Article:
Military demand for land puts northern Kenya's farmers on edge

Kenyan land rights activists are calling on the government to speed up the implementation of a communal land rights policy that was passed in 2016, which they say would protect farmers from such incursions.
Kenyan land rights activists are calling on the government to speed up the implementation of a communal land rights policy that was passed in 2016, which they say would protect farmers from such incursions.

Lechodede Lbang'a has managed to keep farming for more than 40 years, even through northern Kenya's worsening drought, but now he worries that his main source of income faces a threat more immediate than climate change: the military.

Lbang'a, 62, said for the past decade the Kenya Defence Forces (KDF) have been taking over pieces of communal farmland belonging to him and his fellow farmers in Karare village to build bases and outposts, with little warning and no compensation.

"The military has occupied our land. They have cleared vegetation where our livestock grazes. I fear that the next thing they will do is to evict us from our ancestral land," the father of 10 told the Thomson Reuters Foundation at his home.

Now, land rights activists are calling on the government to speed up the implementation of a communal land rights policy that was passed in 2016, which they say would protect farmers from such incursions.

There is no reliable data on how much communal land the military has occupied in northern Kenya over recent years.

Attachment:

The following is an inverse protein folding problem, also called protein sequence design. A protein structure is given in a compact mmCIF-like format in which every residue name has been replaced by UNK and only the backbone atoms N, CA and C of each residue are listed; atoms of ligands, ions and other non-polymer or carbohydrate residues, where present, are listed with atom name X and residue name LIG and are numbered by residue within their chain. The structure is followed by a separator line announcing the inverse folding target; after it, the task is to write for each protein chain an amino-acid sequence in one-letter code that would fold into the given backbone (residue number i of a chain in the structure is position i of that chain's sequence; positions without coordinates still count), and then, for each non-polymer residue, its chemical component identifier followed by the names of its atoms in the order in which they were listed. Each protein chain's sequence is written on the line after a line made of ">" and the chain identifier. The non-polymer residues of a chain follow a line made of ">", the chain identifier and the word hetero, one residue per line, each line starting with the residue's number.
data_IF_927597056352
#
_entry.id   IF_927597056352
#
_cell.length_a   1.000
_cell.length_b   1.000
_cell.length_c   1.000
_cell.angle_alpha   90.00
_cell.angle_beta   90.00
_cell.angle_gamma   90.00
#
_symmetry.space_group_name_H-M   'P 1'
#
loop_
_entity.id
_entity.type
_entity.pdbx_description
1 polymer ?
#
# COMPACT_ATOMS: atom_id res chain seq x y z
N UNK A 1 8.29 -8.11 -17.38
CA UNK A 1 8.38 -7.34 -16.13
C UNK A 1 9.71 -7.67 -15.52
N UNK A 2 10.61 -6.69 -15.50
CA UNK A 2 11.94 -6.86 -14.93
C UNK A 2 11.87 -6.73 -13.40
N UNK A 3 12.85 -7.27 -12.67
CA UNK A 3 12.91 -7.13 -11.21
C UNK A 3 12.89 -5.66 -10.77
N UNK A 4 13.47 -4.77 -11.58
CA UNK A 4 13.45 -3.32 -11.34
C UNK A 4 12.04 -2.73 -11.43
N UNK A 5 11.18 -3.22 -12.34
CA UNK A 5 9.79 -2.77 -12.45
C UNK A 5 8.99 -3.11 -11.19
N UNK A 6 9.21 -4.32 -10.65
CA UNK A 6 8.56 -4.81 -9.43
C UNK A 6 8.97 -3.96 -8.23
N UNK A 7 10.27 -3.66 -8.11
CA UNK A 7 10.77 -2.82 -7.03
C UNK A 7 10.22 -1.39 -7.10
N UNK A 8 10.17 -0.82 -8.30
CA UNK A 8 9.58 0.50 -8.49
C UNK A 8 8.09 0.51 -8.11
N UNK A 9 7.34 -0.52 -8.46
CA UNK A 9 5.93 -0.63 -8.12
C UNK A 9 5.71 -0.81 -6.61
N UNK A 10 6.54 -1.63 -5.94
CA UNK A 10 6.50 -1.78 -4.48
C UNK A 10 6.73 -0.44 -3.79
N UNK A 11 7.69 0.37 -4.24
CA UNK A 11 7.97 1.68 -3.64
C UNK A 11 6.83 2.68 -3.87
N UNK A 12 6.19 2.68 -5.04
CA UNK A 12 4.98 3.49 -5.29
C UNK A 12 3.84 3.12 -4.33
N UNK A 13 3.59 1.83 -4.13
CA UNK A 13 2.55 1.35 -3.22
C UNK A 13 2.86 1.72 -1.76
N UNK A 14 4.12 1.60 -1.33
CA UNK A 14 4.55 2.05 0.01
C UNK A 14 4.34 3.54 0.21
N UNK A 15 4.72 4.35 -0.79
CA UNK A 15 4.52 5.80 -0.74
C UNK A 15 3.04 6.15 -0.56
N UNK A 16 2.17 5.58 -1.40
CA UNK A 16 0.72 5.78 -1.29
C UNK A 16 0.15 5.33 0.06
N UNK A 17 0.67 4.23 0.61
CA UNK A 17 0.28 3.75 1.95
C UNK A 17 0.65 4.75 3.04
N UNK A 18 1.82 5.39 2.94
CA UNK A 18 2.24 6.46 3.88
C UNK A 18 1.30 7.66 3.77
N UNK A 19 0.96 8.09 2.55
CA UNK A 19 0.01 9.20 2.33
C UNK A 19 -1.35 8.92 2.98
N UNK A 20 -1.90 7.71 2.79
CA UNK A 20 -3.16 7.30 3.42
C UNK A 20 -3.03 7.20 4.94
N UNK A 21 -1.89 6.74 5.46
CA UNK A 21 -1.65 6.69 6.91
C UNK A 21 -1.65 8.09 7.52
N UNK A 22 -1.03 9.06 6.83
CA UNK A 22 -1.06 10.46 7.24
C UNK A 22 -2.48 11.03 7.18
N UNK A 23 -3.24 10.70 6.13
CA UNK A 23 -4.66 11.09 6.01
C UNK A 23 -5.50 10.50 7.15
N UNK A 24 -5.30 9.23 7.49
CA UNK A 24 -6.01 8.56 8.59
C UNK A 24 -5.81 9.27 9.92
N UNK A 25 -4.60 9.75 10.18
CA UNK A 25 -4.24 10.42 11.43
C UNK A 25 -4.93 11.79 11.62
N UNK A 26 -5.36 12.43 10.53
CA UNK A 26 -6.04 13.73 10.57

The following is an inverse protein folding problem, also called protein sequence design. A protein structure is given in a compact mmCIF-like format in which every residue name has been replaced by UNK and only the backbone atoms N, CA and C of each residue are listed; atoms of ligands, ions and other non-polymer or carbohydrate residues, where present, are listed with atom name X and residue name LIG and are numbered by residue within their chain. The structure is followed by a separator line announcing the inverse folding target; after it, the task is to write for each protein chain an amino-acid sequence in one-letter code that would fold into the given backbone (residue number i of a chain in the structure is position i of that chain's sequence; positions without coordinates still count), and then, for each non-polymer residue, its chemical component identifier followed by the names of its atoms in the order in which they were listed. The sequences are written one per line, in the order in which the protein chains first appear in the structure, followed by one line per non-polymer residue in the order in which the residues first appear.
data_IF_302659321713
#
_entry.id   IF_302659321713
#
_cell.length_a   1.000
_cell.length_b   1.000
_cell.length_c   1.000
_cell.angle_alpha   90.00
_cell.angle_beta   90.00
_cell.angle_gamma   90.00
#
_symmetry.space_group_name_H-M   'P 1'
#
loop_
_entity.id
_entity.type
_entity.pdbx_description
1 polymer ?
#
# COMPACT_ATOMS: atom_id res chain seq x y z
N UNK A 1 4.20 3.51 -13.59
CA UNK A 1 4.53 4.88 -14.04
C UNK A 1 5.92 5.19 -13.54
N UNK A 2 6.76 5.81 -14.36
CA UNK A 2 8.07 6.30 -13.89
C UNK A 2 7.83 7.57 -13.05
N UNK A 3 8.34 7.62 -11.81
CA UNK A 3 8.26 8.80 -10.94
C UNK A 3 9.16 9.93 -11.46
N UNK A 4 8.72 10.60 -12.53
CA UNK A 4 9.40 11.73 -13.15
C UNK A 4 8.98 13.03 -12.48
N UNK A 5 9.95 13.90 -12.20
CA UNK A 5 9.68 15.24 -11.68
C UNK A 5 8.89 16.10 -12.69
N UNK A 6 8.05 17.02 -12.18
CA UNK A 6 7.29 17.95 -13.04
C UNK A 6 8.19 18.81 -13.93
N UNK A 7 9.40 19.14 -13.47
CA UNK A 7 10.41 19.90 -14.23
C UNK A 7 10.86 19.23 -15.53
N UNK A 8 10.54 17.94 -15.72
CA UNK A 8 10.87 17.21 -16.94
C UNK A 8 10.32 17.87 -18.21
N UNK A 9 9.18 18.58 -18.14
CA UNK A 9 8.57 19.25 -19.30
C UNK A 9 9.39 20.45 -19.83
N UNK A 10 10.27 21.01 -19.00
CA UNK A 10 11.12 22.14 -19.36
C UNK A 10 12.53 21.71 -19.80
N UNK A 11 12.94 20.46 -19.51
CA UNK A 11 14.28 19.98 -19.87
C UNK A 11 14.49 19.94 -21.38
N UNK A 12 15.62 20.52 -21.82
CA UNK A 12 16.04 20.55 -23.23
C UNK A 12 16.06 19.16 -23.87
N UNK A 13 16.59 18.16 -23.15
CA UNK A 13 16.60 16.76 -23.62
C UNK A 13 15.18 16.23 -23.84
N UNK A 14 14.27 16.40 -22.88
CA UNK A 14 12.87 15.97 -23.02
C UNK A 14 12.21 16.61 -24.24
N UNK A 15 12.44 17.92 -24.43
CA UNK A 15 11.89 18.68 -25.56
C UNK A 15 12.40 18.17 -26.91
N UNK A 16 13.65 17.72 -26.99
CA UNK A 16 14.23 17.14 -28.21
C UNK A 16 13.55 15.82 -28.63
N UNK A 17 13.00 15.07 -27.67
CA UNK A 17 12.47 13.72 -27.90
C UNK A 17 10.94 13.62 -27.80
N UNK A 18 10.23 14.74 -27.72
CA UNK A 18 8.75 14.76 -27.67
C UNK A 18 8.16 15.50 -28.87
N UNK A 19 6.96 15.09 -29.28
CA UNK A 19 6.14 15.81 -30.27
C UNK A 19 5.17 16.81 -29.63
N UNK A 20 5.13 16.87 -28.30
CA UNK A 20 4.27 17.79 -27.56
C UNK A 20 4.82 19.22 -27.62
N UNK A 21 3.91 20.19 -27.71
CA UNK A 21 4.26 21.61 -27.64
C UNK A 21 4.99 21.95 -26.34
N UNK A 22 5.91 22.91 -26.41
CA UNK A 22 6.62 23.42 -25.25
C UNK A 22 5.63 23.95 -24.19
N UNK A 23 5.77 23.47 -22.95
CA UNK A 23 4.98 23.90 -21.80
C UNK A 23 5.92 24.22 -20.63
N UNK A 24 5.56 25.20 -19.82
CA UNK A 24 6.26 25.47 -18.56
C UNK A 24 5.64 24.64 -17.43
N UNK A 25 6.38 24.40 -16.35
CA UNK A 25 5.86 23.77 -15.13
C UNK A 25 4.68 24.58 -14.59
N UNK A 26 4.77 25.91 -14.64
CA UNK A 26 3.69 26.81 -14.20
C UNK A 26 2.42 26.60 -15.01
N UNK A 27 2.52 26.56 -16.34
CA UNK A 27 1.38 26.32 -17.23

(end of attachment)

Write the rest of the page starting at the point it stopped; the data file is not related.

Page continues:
But Hambule Paleisa, a community rights activist in Marsabit county, where Karare is located, estimates that the military has claimed some 5,000 hectares (12,355 acres) in the county since 2012, affecting more than 200,000 indigenous people.

Paleisa and other land rights advocates say the land takeover is in violation of the 2016 Community Land Act, which made indigenous communities the rightful custodians of the land they live on.

"The people have not been compensated for the forceful occupation of their land by the military," said the activist.

Tensions over land between locals and the military have been troubling the country's northern region for years, partly due to the armed forces' quest to widen their presence in their battle against the Somali militant group al Shabaab, Paleisa said.

He added that in an attempt to resolve the issue, villagers have been sending delegations of elders to speak with military commanders and the member of parliament for the area, Ali Rosa.

"Efforts by community elders to seek dialogue with the (military) have been declined every time they tried," he said.

Rosa said in a phone interview that land issues are still mainly under the purview of the national government, so he is unable to secure the removal of the KDF from the area.

"My role is to mediate between the military and the community on the issue of land so that farmers and herders are not adversely affected by the occupation," he said.

Federal government spokesman Cyrus Oguna and the KDF did not respond to requests for comment.

PERMANENT BASE

As drought and a boom in housing development eat away at available grazing land, clashes over pasture between neighbouring communities have become common in Kenya's northern regions.

Farmers say the military's moves into communal land escalate these conflicts, forcing them to travel to feed their animals and making them vulnerable to livestock bandits and clashes over pasture with nearby communities.